MILAN (Reuters) - Italy could complete almost all its borrowing for 2012 at a bond auction on Wednesday after ECB pledges and a big local bond sale calmed investor fears about one of the world’s biggest sovereign debtors.
However, the nation’s borrowing costs for three-year bonds are unlikely to fall at the sale, given investor uncertainty about how Greece’s lenders will resolve differences over its bailout and whether and when Spain might seek to activate an ECB bond-buying programme.
The Italian Treasury will offer between 2.5 billion and 3.5 billion euros ($3.2 billion - $4.5 billion) of its BTP bond maturing September 15, 2015, together with a total maximum amount of 1.5 billion euros in a 11-year bond and a 17-year bond it no longer issues on a regular basis.
With this sale Rome could reach 95 percent of its borrowing target for this year, according to Reuters calculations.
“I expect three-year borrowing costs to come roughly in line with the level seen at the mid-October sale,” said Alessandro Giansanti, fixed-income strategist at ING.
“The yield on this maturity seems to have reached a balance after a strong rally,” he added.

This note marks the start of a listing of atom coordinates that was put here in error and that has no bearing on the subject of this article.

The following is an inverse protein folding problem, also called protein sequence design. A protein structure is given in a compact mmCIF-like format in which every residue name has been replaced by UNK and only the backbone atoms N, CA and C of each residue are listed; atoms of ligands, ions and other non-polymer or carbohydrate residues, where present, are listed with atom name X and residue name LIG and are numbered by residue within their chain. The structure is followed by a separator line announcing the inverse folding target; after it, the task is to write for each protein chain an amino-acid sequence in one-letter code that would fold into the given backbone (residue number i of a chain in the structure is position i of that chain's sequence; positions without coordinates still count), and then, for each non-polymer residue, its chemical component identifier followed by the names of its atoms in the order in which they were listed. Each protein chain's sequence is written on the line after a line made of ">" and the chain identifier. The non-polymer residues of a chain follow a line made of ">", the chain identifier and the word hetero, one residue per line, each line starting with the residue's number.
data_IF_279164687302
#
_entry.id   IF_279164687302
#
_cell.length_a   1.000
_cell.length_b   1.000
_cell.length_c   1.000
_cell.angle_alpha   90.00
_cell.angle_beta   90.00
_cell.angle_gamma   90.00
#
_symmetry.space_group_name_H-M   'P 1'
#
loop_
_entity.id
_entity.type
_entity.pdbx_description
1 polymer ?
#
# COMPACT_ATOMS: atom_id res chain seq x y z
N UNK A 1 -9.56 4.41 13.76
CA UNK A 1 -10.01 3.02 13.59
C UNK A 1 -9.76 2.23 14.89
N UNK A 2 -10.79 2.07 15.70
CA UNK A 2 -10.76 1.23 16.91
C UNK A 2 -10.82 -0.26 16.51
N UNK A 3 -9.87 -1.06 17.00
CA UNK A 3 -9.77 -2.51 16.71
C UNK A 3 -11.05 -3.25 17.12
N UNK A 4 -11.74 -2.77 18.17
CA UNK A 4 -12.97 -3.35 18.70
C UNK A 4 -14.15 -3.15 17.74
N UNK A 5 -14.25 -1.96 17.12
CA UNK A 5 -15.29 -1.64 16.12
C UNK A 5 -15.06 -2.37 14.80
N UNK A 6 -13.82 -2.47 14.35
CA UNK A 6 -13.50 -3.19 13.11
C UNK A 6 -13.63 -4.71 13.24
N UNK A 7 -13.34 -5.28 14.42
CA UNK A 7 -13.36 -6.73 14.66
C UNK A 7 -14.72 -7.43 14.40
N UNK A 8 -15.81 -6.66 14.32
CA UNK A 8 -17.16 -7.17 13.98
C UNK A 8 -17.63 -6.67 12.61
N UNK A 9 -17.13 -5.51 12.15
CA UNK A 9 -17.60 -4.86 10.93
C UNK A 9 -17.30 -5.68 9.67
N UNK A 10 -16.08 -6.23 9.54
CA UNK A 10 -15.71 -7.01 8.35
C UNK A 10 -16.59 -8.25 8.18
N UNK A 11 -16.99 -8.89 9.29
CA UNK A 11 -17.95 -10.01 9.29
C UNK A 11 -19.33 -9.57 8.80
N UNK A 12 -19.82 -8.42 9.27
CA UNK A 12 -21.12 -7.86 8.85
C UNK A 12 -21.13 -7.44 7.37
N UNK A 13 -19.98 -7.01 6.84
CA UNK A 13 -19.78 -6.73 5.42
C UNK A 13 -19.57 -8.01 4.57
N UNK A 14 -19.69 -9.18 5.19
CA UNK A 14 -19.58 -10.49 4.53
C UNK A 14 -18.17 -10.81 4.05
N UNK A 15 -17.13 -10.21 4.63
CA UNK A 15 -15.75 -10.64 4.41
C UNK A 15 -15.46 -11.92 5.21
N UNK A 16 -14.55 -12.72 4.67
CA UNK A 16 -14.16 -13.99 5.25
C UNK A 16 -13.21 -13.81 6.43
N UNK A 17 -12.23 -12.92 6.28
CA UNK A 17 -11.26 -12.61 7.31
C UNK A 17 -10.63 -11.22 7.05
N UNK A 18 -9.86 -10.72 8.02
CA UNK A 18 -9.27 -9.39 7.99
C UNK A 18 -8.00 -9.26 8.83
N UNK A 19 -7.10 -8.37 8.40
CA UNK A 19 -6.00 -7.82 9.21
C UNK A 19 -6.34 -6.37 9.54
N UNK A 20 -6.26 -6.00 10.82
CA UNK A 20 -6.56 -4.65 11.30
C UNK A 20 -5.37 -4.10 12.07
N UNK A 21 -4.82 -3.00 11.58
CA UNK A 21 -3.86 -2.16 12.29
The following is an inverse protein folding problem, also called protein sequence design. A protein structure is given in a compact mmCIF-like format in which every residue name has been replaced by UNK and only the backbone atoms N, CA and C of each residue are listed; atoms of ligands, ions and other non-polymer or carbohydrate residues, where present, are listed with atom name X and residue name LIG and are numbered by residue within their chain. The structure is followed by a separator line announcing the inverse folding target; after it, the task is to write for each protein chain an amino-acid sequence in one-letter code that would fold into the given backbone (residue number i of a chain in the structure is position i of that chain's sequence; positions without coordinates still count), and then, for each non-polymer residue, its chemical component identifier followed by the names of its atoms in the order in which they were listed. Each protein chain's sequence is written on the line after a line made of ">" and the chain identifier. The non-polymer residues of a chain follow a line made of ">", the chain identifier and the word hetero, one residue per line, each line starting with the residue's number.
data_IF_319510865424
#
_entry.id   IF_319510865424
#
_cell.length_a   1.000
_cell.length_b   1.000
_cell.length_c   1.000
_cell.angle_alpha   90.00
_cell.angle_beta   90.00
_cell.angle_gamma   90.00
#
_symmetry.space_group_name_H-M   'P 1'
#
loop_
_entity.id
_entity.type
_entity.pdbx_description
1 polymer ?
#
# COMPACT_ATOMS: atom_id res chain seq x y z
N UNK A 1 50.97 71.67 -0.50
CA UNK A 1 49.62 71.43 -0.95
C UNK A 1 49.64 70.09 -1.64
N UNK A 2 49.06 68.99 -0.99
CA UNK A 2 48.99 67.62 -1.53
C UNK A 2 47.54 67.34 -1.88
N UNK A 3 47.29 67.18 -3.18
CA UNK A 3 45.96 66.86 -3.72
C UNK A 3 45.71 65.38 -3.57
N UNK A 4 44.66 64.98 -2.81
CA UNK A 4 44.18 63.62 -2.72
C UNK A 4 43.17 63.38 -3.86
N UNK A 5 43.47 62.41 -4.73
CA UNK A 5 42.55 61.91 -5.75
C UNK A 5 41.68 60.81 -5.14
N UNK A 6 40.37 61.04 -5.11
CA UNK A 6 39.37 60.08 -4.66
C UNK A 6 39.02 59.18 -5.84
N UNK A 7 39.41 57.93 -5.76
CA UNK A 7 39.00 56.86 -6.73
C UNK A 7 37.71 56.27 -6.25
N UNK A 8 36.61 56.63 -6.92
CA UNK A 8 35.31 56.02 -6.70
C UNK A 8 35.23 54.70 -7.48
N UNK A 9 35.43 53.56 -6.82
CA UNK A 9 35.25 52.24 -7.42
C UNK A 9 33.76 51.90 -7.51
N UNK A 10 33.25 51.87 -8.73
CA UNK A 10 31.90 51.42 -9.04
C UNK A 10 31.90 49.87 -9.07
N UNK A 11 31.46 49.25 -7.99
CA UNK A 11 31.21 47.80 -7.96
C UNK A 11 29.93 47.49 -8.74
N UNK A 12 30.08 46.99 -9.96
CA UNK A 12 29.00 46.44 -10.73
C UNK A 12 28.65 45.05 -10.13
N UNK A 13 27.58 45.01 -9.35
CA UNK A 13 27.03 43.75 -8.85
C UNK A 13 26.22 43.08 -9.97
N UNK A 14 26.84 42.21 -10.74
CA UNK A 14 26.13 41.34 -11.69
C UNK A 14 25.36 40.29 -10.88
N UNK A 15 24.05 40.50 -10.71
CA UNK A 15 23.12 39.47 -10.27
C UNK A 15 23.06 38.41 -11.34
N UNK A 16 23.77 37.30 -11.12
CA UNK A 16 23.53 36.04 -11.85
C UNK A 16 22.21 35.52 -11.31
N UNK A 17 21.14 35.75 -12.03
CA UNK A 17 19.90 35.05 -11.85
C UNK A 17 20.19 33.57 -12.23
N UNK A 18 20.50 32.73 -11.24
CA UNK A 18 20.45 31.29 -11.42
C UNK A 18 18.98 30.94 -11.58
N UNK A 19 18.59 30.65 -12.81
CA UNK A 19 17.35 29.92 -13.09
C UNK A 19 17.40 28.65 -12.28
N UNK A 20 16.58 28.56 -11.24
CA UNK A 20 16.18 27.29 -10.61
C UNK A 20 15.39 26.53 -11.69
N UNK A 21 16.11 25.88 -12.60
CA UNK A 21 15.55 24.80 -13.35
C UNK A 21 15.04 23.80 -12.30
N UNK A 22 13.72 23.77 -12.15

The Treasury paid a yield of 2.86 percent on the three-year bond one month ago, reversing a downwards trend which had taken the yield to 2.75 percent in September - the lowest in a sale since October 2010 - from a peak of 5.30 percent in mid-June.
Italian borrowing costs began their fall when European Central Bank chief Mario Draghi pledged in July to do whatever it takes to save the euro and later said the bank would buy unlimited quantities of bonds for states provided they requested conditional help.
The whopping 18 billion euros takeup by Italian investors of a four-year inflation-linked bond in October also eased concerns about how the euro zone’s third biggest economy could support its debt burden.
But around current Italian yield levels, investors could in theory be tempted to take profits were it not for the risk of the ECB coming into the market, strategists say.
At the same time, the recent rally needs fresh fuel to push borrowing costs even lower, they say.
“The delay of a loan tranche for Greece together with ongoing uncertainty on a potential aid request from Spain are bringing a bit of risk-aversion on the bond market,” said Chiara Cremonesi, fixed income strategist at Unicredit in London.
The Italian Treasury will re-open on Wednesday a bond with a maturity longer than 15-years for the first time since May 2011, but strategists expect the supply to be absorbed without too much pressure, since the amount offered is small.
The European Commission warned this week that Italy’s public debt would rise to 128 percent of economic output next year, second only to stricken Greece in Europe, while Rome’s efforts to bring down the budget deficit could stagnate in 2014.
($1 = 0.7867 euros)
Reporting by Francesca Landini; Editing by Ruth Pitchford